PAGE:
I’m a 32-year-old with anxiety and depression, and I have been living in recovery from addiction for just over a year. I went into recovery without knowing much about it. Here are some of the important lessons I have learned.
1. I needed to want it more than anything.
When I started rehab, I assumed everyone else was on the same page as me. This was not the case. People are in rehab for many reasons, and some of them might not be ready to quit. They could be there for their families, legal reasons, health, et cetera — not necessarily because they want to get better. For me, there was no option other than recovery.
2. You can’t judge another person’s recovery.
I was a bit surprised to see the judgment of others within the recovery community. Some people look down on those who don’t go to 12-step meetings. Some don’t approve of replacement drugs. I’ve seen someone quit a recovery program altogether, because she claimed there was too much judgment and drama involved. I find it easier not to judge anyone. We’re all in this together, after all, with a common goal of living free of addictions. With this attitude, I’ve made some unlikely but wonderful friends.
3. The stigma around addiction is still present.
I am lucky that I haven’t had too many bad experiences with the stigma surrounding addiction, personally, but I still see it all the time. In particular, I have noticed a lot of people in recovery do not advertise they’re in recovery. There’s still a lot of shame attached to addictions. I need to recover out loud. I feel like I have a responsibility to help others who might be suffering in silence, like I did for so many years. I believe the only way to solve the stigma problem is to talk about recovery.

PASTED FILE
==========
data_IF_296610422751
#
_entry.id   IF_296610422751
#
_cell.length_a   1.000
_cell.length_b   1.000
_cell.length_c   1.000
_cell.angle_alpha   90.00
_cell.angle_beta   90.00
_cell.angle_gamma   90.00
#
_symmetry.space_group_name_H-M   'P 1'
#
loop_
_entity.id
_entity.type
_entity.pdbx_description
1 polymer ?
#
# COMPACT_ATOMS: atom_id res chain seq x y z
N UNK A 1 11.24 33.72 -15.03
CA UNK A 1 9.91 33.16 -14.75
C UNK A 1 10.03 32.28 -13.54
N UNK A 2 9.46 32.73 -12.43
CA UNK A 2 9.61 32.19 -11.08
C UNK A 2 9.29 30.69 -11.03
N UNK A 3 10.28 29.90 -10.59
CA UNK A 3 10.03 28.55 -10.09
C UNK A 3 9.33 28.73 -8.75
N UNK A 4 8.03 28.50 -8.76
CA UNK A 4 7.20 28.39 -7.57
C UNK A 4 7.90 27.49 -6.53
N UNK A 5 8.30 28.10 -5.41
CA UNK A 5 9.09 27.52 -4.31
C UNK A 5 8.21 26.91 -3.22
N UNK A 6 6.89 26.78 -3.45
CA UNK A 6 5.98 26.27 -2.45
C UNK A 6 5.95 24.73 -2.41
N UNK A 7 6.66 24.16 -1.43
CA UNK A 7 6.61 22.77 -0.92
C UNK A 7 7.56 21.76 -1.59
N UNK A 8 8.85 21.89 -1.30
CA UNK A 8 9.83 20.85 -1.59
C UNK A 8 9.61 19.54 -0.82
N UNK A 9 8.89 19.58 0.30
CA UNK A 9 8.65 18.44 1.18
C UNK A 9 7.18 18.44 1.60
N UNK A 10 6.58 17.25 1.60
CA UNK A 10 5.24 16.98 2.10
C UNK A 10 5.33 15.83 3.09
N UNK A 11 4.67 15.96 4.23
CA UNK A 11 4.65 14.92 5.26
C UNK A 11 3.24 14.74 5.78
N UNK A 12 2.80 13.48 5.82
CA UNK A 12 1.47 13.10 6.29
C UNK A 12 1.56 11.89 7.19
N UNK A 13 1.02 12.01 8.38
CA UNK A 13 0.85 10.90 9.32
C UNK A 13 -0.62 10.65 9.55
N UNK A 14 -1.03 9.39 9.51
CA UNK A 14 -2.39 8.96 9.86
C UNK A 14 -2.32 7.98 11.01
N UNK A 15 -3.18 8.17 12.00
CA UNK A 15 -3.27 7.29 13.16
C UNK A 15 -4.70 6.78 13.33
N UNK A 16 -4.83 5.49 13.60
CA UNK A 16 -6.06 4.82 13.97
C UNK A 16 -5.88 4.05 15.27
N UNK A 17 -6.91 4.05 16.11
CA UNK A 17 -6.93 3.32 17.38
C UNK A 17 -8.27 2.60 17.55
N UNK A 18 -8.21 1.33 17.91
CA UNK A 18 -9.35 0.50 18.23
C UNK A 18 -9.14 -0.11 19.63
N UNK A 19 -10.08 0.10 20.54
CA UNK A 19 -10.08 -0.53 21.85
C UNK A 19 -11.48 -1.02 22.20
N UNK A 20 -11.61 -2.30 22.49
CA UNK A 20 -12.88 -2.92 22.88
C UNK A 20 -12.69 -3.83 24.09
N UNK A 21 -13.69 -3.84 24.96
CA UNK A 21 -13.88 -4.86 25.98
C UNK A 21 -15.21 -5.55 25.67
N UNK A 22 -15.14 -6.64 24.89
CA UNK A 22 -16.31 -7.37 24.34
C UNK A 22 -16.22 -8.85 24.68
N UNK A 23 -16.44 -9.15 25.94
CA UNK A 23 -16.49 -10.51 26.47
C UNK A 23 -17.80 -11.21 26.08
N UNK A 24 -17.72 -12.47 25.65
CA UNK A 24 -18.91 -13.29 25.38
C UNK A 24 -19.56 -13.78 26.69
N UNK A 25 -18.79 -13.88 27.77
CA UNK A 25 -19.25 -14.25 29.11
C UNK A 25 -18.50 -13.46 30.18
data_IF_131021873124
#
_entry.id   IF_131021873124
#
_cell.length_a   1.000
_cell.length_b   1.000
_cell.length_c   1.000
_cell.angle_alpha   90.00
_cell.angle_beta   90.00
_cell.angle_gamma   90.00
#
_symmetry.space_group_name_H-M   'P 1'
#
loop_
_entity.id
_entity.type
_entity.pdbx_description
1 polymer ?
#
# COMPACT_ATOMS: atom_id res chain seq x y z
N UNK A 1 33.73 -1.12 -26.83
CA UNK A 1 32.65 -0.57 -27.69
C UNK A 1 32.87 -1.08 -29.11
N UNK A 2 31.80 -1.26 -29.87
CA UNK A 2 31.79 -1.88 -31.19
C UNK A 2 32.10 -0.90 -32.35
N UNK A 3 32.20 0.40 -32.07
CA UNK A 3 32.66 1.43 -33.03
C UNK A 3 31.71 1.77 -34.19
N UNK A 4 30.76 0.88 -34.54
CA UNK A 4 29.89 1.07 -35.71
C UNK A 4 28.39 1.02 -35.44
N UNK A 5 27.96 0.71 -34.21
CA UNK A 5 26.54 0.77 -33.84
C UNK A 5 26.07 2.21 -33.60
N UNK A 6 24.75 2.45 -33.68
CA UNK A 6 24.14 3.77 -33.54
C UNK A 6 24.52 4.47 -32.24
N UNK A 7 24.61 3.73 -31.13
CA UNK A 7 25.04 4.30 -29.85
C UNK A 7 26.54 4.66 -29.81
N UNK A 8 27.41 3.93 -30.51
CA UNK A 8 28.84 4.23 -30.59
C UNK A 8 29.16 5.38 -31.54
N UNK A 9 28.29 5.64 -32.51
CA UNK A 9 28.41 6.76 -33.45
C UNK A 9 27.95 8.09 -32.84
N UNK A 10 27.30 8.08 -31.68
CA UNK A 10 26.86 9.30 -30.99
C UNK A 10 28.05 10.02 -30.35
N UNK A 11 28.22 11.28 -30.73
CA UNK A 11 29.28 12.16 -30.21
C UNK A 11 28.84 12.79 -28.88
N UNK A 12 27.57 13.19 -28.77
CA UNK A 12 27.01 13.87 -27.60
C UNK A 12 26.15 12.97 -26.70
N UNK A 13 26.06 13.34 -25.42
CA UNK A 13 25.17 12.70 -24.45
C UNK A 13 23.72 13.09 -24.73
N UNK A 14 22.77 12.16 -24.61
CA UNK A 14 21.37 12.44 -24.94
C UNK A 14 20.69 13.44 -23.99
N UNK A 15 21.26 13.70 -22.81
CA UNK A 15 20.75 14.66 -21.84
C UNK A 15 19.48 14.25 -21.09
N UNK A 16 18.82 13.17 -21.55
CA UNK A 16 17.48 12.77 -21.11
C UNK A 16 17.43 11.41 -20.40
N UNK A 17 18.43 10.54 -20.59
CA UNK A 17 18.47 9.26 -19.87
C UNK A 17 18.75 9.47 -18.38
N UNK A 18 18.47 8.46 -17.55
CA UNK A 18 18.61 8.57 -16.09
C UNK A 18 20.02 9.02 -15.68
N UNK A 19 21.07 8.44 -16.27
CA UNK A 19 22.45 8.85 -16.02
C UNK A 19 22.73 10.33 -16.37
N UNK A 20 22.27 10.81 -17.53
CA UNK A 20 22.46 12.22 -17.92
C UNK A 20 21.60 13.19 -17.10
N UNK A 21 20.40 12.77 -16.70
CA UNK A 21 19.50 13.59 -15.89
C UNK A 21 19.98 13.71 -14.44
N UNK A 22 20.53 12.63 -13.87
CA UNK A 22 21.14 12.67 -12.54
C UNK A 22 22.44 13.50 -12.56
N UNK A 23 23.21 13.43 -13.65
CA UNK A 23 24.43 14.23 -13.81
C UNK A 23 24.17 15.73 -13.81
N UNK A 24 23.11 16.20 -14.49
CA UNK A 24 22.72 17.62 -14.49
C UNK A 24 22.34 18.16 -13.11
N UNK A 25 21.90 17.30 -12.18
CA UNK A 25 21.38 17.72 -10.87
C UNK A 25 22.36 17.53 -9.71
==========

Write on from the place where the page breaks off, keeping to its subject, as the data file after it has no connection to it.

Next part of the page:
4. There’s more than one way to recover from addictions.
When I was in rehab, I was told to go to 12-step meetings. These are great for some people, but they might not be for everyone. There is a lot of pressure to get a sponsor and work the steps. I like to say my sponsor is a committee — family and friends, my therapist, an addictions counselor, various doctors, a psychiatrist. I like the odd meeting, and they’re awesome for finding friends who don’t drink, but I have a bit of an issue with the concept of anonymity. I will always respect the anonymity of others, but I believe it perpetuates stigma, so I don’t go to a lot of 12-step meetings. I engage in many other recovery-friendly activities and try to live a fairly healthy lifestyle, and it’s working for me!
5. Recovery really is possible.
For a long time, I figured I wouldn’t bother quitting drinking because what was the point? I’d just go back to drinking again eventually, like always. I didn’t know any other way, and I thought I was too old to learn. I am happy to report I was wrong. It’s been a year and a quarter, and I’m still going strong. I’ve met so many people who have been in recovery for several years.
If anyone reading this is struggling and feels hopeless, I want you to know an addiction doesn’t have to be a death sentence. I never even imagined I could be as happy as I am today.
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